IT decision makers in the legal sector are more optimistic about the future of artificial intelligence (AI) technologies than their peers in other sectors, new research shows.
According to the study of 200 senior IT decision-makers across a wide array of industries, adoption of AI among IT departments in the legal field is far more widespread than in other industries. Half of IT staff in the legal sector currently use predictive coding (55%) or machine learning (48%) technologies compared to only a third of CIOs in non-legal sectors (30% and 38% respectively) that are using similar AI technologies.
“IT staff in legal industries have a forward-thinking and well-reasoned attitude to artificial intelligence and automation technologies,” says Jamie Tyler, Head of Digital Transformation, CenturyLink. “They understand the impact and benefits that this technology can have, as well as its limitations, well ahead of their peers.”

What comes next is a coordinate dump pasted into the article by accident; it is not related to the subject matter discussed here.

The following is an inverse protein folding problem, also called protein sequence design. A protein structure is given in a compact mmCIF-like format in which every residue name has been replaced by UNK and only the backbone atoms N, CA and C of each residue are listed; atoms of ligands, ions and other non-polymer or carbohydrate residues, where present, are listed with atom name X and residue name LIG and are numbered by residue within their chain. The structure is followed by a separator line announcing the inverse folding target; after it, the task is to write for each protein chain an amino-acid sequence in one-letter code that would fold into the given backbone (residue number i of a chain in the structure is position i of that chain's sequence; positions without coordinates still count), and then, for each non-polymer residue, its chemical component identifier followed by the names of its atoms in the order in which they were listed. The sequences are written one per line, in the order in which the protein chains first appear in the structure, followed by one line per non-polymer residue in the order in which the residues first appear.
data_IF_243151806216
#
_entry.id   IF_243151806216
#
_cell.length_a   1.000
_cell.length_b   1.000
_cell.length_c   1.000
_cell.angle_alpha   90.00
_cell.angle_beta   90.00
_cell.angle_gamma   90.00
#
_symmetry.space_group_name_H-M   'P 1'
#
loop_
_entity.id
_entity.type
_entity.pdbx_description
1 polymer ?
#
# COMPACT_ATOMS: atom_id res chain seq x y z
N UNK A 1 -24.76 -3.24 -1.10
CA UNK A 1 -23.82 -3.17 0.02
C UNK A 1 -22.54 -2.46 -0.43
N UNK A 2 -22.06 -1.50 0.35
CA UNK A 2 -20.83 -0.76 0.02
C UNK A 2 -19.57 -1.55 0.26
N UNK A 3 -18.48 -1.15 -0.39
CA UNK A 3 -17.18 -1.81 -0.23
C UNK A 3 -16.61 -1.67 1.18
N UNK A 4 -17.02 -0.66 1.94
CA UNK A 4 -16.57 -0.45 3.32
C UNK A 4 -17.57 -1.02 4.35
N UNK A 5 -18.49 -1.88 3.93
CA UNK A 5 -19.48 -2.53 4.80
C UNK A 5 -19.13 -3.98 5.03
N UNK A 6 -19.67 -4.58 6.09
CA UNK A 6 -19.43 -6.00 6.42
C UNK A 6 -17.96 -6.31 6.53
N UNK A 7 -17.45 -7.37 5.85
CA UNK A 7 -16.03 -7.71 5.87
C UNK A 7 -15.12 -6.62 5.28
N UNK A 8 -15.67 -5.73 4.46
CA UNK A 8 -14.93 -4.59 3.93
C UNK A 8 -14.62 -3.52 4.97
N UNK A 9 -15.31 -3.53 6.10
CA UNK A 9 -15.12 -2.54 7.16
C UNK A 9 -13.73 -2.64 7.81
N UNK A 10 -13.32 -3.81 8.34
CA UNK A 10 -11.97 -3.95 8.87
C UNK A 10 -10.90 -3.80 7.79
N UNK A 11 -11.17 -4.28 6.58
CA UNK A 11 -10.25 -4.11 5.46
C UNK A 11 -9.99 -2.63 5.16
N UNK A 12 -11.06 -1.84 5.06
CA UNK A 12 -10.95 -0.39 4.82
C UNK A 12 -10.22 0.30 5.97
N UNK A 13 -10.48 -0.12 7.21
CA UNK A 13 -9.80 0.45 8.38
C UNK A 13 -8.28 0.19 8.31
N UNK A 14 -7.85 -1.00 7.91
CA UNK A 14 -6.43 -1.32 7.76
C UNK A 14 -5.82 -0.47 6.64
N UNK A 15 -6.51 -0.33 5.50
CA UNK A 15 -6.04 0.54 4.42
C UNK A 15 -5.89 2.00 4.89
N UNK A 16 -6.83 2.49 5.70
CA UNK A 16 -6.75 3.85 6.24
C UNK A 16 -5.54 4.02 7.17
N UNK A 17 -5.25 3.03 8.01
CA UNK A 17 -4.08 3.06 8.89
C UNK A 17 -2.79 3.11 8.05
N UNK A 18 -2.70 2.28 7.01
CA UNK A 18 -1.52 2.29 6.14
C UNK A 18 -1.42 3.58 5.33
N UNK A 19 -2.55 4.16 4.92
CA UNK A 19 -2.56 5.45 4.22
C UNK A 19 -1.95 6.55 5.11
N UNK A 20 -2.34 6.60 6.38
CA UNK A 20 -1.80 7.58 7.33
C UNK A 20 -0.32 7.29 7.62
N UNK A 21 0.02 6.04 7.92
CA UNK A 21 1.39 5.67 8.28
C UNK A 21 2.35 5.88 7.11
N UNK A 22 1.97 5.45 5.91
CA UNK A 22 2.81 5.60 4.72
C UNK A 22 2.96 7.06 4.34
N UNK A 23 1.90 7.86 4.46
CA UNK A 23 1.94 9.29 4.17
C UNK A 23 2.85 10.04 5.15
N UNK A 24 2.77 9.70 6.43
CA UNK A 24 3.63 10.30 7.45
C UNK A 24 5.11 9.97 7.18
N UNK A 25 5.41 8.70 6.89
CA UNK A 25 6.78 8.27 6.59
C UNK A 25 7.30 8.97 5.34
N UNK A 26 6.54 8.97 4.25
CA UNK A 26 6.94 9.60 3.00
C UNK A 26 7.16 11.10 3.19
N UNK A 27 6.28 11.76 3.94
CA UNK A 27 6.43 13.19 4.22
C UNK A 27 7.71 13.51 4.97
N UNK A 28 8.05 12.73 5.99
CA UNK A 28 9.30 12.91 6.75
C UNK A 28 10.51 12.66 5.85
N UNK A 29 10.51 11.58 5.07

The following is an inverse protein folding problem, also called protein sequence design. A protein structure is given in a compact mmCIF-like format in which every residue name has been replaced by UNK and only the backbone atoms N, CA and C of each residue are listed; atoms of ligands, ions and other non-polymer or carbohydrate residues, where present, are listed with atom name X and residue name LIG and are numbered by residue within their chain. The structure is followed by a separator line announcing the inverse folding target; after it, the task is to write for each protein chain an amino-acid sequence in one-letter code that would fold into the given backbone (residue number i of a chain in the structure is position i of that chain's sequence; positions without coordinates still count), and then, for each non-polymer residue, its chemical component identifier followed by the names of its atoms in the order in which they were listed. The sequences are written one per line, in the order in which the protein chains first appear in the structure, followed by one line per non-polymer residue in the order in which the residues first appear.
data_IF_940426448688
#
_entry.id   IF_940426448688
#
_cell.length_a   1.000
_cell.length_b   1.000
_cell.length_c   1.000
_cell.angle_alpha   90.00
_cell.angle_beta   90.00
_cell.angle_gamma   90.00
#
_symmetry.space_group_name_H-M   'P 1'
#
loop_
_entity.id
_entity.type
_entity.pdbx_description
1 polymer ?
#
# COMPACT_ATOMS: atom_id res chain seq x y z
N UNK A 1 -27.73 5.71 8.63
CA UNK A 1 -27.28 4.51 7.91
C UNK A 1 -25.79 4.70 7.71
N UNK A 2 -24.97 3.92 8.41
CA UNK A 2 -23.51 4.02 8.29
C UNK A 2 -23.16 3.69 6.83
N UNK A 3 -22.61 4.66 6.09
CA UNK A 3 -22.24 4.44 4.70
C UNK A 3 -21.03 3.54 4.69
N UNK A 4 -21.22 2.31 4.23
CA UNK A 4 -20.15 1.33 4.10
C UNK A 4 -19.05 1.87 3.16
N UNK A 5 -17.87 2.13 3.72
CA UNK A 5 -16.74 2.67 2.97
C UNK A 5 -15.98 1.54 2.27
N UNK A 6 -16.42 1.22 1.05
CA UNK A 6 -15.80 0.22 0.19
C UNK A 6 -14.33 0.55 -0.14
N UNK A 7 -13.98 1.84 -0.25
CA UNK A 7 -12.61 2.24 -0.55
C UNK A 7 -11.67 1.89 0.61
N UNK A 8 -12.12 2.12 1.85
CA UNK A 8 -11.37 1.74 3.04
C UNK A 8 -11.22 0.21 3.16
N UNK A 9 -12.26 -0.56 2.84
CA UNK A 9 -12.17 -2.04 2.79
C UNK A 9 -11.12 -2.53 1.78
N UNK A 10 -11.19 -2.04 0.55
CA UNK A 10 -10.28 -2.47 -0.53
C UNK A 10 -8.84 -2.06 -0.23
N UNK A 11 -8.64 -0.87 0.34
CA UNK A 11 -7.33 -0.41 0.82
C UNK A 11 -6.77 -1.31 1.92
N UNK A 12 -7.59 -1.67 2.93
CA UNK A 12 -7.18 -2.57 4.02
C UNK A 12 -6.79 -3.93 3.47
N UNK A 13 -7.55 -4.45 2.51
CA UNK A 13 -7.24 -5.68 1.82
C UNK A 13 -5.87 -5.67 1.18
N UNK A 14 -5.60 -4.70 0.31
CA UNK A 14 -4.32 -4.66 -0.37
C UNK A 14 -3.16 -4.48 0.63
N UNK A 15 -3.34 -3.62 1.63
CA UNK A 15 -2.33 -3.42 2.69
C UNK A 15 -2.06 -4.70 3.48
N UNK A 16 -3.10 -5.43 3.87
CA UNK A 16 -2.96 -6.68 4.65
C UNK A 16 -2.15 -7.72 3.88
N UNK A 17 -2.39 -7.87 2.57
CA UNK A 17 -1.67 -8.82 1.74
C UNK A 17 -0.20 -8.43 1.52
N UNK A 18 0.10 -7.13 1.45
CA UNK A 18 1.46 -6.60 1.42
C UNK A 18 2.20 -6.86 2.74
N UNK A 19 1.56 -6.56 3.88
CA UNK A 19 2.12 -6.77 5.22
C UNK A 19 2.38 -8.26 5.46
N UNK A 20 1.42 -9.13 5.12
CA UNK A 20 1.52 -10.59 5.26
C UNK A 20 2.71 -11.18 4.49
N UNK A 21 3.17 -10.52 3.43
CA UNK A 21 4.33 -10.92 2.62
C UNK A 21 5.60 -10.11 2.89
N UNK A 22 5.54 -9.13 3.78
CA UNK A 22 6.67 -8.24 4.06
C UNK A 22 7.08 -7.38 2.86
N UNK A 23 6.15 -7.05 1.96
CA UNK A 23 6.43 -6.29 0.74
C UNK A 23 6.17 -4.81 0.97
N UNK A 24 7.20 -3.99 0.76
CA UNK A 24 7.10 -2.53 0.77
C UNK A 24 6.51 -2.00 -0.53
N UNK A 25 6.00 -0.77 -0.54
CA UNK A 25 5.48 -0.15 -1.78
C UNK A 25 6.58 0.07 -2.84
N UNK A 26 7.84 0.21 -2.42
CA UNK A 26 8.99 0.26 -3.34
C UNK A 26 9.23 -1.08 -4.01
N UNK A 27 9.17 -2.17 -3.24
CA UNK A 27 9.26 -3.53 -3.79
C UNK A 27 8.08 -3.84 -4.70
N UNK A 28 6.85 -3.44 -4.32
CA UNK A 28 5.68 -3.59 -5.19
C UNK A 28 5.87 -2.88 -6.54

According to the study, carried out by Censuswide on behalf of CenturyLink, over three-quarters (76%) of legal CIOs believe that AI will be capable of operating without supervision within the next ten years, compared to less than two-thirds (60%) of non-legal CIOs. Legal CIOs also have a firm understanding of liability that coincides with the adoption of AI technology – 73% of legal CIOs believe that machines will eventually be held liable for their own errors, compared to just 47% of non-legal CIOs.
However, legal IT staff were also more conscious of possible problems caused by AI, with 62% citing concerns over errors in any work performed by artificial intelligence and automation systems. Similarly, 49% were worried about the results of work by AI systems in producing irrelevant results, compared to 34% of CIOs in non-legal industries.
“CIOs in the legal industry seem to have a more in-depth understanding of both the capabilities and limitations of predictive coding, machine learning and artificial intelligence systems compared to CIOs generally across all sectors,” concludes Tyler. “They are well ahead of their peers and are approaching AI in a systematic, pragmatic fashion.” Confirmation of this can be gathered from the recent news of law firms entering into contracts with a range of AI technology companies in the last few months – from RAVN Systems and Linklaters, to Neota Logic and Allen & Overy and very recently with Slaughter and May and Luminance.
The study was carried out in August 2016 and polled 100 IT decision-makers in the legal sector and 100 IT decision-makers in other sectors.